Looking back, I’m pleased with the reading I did this year. I re-read the first book in my favourite series, and achieved pretty much all of the goals I set myself. I also discovered new favourites that will likely stay with me forever, so I wanted to round up the best books I read this year.
5 star reads
Victor and Eli started out as college roommates—brilliant, arrogant, lonely boys who recognized the same sharpness and ambition in each other. In their senior year, a shared research interest in adrenaline, near-death experiences, and seemingly supernatural events reveals an intriguing possibility: that under the right conditions, someone could develop extraordinary abilities. But when their thesis moves from the academic to the experimental, things go horribly wrong.
Ten years later, Victor breaks out of prison, determined to catch up to his old friend (now foe), aided by a young girl whose reserved nature obscures a stunning ability. Meanwhile, Eli is on a mission to eradicate every other super-powered person that he can find—aside from his sidekick, an enigmatic woman with an unbreakable will. Armed with terrible power on both sides, driven by the memory of betrayal and loss, the archnemeses have set a course for revenge—but who will be left alive at the end?
Sydney once had Serena—beloved sister, betrayed enemy, powerful ally. But now she is alone, except for her thrice-dead dog, Dol, and then there’s Victor, who thinks Sydney doesn’t know about his most recent act of vengeance.
Victor himself is under the radar these days—being buried and re-animated can strike concern even if one has superhuman powers. But despite his own worries, his anger remains. And Eli Ever still has yet to pay for the evil he has done.
Kell is one of the last Antari―magicians with a rare, coveted ability to travel between parallel Londons; Red, Grey, White, and, once upon a time, Black. Kell was raised in Arnes―Red London―and officially serves the Maresh Empire as an ambassador, traveling between the frequent bloody regime changes in White London and the court of George III in the dullest of Londons, the one without any magic left to see.
Unofficially, Kell is a smuggler, servicing people willing to pay for even the smallest glimpses of a world they’ll never see. It’s a defiant hobby with dangerous consequences, which Kell is now seeing firsthand.
After an exchange goes awry, Kell escapes to Grey London and runs into Delilah Bard, a cut-purse with lofty aspirations. She first robs him, then saves him from a deadly enemy, and finally forces Kell to spirit her to another world for a proper adventure. Now perilous magic is afoot, and treachery lurks at every turn. To save all of the worlds, they’ll first need to stay alive.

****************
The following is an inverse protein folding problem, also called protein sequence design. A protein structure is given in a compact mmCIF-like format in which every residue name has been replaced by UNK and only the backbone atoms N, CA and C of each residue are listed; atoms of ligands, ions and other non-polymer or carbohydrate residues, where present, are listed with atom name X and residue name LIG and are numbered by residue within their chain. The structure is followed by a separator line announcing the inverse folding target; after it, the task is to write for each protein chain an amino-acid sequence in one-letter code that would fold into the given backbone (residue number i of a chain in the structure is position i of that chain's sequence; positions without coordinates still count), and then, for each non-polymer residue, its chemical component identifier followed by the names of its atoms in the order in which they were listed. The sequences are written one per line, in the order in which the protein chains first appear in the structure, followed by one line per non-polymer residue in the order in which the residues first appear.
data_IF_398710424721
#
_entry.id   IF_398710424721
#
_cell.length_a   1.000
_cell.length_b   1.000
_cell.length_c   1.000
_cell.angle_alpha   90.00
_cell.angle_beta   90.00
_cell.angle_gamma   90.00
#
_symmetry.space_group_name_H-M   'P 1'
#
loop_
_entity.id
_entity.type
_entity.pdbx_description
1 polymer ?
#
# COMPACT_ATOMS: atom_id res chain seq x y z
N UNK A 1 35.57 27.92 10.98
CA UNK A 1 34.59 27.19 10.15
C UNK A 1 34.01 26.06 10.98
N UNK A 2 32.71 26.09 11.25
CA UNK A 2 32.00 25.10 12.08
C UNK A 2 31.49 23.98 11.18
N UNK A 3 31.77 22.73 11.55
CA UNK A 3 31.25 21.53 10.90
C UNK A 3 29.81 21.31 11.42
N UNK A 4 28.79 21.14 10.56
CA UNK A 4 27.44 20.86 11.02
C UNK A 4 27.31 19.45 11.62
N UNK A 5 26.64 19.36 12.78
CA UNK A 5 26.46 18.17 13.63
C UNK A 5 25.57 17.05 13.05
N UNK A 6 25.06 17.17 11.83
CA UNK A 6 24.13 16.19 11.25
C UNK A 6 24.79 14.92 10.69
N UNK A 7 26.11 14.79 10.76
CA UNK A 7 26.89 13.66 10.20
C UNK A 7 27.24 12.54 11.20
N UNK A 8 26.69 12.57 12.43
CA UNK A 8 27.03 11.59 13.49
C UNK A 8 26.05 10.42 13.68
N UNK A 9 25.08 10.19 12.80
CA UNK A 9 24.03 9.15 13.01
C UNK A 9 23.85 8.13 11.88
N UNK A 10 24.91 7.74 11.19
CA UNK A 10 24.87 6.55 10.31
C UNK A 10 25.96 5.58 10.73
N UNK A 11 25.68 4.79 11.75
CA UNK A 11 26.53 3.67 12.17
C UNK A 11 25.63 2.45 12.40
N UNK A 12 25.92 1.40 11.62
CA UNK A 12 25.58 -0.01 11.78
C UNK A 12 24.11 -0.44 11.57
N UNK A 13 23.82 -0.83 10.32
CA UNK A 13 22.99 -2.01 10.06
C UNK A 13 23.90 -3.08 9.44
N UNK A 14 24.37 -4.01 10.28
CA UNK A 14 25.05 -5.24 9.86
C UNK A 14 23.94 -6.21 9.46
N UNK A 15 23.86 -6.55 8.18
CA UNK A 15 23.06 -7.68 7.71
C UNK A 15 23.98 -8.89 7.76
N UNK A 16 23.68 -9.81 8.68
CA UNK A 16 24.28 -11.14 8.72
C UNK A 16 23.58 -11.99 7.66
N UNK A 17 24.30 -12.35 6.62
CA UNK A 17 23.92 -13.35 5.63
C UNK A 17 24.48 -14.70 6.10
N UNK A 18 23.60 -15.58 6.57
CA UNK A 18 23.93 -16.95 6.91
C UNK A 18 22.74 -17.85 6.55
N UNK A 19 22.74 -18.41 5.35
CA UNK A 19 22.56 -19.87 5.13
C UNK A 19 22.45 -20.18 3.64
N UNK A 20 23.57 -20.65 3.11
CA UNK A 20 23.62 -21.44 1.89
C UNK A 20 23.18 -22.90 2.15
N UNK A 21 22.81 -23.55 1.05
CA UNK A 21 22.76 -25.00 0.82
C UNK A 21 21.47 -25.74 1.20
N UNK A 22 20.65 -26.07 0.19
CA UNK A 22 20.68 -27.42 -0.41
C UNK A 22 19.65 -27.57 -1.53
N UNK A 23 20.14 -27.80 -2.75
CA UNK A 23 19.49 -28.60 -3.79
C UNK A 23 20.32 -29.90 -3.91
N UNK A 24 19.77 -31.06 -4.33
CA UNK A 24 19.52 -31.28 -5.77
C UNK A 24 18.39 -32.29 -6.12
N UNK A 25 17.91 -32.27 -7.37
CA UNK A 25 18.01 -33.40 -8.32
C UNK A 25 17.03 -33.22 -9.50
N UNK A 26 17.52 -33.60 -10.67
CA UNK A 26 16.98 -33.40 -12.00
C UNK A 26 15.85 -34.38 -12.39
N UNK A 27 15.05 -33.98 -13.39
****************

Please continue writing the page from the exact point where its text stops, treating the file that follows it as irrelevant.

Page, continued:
Charlie Spring is in Year 10 at Truham Grammar School for Boys. The past year hasn’t been too great, but at least he’s not being bullied anymore, and he’s sort of got a boyfriend, even if he’s kind of mean and only wants to meet up in secret.
Nick Nelson is in Year 11 and on the school rugby team. He’s heard a little about Charlie – the kid who was outed last year and bullied for a few months – but he’s never had the opportunity to talk to him. That is, until the start of January, in which Nick and Charlie are placed in the same form group and made to sit together.
They quickly become friends, and soon Charlie is falling hard for Nick, even though he doesn’t think he has a chance. But love works in surprising ways, and sometimes good things are waiting just around the corner…
A personal and powerful essay from Chimamanda Ngozi Adichie, the bestselling author of ‘Americanah’ and ‘Half of a Yellow Sun’, based on her 2013 TEDx Talk of the same name.
I know, only five books were 5 star reads?! Yes, these five. I’m quite stingy with giving out 5 stars and a book has to completely stun me to get the top rating; it has to be brilliantly written, well plotted, and have an exquisitely built world, with characters that are unique and interesting. It also has to captivate my heart and mind, and these five books did just that. I couldn’t fault them in any way and they enthralled me completely.
Although I don’t give many books 5 stars, there were plenty of others that I loved and they also deserve a mention for how great they were.
I adored these four books because they had everything I want in a fantasy novel: dramatic fight scenes, magic, characters I would die for, and dicey politics.
Contemporary and romance
What If It’s Us and Autoboyography were such soft gay romances that I immediately fell in love with them, and Starfish and Radio Silence not only had wonderful characters, but also discussed important messages that I was fully on board with.
Supernatural and slice-of-life
A Girl Like That was a surprise favourite for me because I didn’t read the synopsis fully, so didn’t know what to expect when going into it – which turned out to be a really good thing. Convenience Store Woman was such a funny, satirical book, and City of Ghosts was spooky in the best day.
Collectively, these were my favourite books of 2018, although I’m sure as soon as I hit ‘post’ and then remember five more that I really enjoyed. All of these were either 4, 4.5, or 5 star reads, and any authors that weren’t already old favourites are now newly discovered faves.
What were your favourite books of 2018? Did you love or hate any of the books on this list?